By Steve Adubato, Ph.D.

Many people in business are asked to lead or facilitate meetings, conferences or forums. Being asked to do this is often an honor and sometimes turns out to be an excellent opportunity to show your stuff and make a meaningful difference in your organization. Unfortunately, just as often, the facilitator falls flat on his face.

Facilitating is not the same as giving a speech on a specific subject. It doesn't mean you are supposed to be the expert on whatever issue is being explored. Great facilitation, regardless of the venue, is about creating an open, relaxed and interactive environment in which all participants feel comfortable asking questions and expressing their views.

The ability to facilitate is not something people are born with. Rather, it is something that people have to learn through coaching and practice. It is something that corporations and other organizations must be committed to if they want their meetings, seminars, workshops or employee conferences to be successful. In that spirit, next time you are asked to facilitate, consider some helpful tips:

--Set the tone for the conversation right up front. Make it clear exactly what the group is attempting to accomplish. Say it early and often so that there is no confusion.

--When you ask questions, ask them of a specific person for a specific reason. Make sure you understand who is in the room and why he or she is there. One of the biggest mistakes that facilitators make is to throw a generic question out to no one in particular and then they wonder why they can't get the dialogue going.

--Be proactive. If someone says something that is especially provocative or controversial, ask someone else to comment on what has just been said. Your goal is to have the most honest, meaningful dialogue possible about an important but often unresolved issue. Shying away from sensitive but relevant subjects is a mistake. The more your audience sees that you are comfortable with straight talk, the more comfortable they will be.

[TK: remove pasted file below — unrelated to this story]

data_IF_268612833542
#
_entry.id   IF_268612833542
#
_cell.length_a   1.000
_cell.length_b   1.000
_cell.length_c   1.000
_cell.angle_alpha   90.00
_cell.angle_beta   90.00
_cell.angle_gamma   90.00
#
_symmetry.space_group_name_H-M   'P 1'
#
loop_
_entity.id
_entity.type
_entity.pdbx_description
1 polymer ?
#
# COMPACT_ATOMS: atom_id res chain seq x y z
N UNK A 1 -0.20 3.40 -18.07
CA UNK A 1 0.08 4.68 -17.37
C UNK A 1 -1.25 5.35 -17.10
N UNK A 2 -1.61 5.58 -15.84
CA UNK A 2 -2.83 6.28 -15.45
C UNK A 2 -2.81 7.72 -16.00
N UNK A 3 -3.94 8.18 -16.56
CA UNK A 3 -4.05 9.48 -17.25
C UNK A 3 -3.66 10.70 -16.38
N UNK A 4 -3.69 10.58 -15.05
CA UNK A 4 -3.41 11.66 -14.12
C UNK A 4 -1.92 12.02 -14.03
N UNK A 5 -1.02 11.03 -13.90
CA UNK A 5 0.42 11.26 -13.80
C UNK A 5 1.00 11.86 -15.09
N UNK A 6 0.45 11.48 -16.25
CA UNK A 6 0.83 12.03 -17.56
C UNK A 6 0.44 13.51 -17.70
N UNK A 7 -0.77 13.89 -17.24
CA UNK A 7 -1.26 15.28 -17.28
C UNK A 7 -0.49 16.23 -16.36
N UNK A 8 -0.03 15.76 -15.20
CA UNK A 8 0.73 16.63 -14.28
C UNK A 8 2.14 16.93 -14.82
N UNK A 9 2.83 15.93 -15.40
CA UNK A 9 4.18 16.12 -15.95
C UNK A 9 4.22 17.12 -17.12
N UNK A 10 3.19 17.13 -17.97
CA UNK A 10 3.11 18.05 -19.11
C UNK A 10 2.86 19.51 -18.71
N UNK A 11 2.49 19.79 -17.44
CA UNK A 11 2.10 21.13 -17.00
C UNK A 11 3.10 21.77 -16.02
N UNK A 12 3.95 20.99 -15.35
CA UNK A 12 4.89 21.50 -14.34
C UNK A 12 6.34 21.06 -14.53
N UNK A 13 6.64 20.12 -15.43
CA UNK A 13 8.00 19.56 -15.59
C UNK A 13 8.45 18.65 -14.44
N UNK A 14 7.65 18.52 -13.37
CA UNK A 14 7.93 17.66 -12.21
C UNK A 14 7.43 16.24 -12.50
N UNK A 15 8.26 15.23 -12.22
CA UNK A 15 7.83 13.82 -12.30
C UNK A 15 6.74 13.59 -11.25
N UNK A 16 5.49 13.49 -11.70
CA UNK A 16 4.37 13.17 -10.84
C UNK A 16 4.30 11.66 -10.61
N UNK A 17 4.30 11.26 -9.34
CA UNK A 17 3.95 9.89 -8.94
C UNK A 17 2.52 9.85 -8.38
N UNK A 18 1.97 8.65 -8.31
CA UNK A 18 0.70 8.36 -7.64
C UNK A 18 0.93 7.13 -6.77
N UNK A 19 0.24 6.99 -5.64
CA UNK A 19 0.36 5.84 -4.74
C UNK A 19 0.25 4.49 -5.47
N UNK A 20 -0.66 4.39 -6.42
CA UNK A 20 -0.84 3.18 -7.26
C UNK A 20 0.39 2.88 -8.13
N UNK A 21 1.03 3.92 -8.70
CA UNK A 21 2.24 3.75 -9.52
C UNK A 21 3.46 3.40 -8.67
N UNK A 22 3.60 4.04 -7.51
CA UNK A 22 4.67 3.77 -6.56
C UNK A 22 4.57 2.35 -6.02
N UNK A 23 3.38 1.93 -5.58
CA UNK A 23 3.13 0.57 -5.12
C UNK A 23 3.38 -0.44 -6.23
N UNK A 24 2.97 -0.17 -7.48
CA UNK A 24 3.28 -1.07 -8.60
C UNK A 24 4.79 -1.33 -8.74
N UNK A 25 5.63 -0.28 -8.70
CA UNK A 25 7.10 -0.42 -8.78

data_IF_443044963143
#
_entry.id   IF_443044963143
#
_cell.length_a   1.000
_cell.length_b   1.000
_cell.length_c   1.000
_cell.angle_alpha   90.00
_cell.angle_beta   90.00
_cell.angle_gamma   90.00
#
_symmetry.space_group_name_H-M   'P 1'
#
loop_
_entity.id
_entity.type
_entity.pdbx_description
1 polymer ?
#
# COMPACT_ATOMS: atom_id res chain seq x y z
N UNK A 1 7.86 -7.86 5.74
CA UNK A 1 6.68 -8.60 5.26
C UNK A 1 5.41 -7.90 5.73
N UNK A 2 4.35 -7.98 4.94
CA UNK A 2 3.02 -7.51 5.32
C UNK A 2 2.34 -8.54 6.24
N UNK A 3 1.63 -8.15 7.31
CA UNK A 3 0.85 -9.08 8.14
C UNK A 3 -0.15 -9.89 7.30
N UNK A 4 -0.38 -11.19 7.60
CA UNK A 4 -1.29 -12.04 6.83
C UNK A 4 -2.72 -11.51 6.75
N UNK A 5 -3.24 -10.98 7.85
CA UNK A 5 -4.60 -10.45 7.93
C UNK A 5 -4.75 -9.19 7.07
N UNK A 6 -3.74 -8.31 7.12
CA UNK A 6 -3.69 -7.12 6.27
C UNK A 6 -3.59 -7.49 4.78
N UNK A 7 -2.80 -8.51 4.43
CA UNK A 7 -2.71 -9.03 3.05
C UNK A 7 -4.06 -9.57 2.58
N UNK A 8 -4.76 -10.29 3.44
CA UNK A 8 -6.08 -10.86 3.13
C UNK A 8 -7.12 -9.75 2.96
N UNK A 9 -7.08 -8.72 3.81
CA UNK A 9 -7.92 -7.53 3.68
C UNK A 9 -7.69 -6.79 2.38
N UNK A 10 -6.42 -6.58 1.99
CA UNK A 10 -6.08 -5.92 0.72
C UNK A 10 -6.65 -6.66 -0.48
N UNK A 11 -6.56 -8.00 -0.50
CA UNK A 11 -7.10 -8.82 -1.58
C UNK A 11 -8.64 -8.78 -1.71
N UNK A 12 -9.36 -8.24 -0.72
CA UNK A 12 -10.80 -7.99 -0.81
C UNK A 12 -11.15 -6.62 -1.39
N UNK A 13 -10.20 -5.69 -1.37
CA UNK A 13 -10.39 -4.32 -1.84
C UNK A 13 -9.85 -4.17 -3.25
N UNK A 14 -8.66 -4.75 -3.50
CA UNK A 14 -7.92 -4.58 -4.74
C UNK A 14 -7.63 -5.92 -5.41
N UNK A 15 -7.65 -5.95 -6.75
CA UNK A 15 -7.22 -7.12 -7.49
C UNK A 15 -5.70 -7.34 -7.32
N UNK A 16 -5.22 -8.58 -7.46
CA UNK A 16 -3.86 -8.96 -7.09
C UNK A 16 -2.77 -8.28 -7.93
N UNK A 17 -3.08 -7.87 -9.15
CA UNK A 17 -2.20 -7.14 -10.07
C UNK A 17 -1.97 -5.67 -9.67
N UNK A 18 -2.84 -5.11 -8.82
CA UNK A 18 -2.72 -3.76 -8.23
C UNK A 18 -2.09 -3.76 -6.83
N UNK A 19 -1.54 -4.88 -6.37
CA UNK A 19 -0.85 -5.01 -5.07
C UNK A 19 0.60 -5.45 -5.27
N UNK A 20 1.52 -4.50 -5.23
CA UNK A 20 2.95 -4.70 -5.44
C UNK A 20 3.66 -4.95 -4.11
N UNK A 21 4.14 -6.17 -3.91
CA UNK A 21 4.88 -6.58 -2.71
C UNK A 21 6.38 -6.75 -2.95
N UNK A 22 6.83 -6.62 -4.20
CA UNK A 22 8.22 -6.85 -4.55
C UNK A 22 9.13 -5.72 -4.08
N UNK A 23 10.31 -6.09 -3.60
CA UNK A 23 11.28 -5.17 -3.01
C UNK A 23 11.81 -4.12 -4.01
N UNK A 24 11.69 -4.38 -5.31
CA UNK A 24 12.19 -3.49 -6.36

--If a participant is going on too long and won't get off of their soapbox, move closer to that person. That's right, move away from the podium. As you move closer to the person, they'll begin to get the hint that it is time to wrap up. If they don't, politely but directly say something like, "Bob, we appreciate your points but how are they connected to the problem or issue we are here to talk about?"

--Paraphrase what you think you've just heard so you can avoid confusion and people walking out of the session in different directions. The facilitator's job is to clarify and focus everyone.

--Finally, great facilitators understand that they aren't really the stars or the focal point of the meeting or event. The facilitator's job is to draw others out. Therefore, great facilitators understand that they shouldn't be doing most of the talking. They should be asking succinct, open-ended but very direct questions.

Bottom line? Effective facilitators can have a tremendous impact on the productivity and success of an organization. But this doesn't happen by accident. Don't believe it? Think of the last work-related meeting you were in and how the facilitator handled it. Write to me at This email address is being protected from spambots. You need JavaScript enabled to view it. with the details.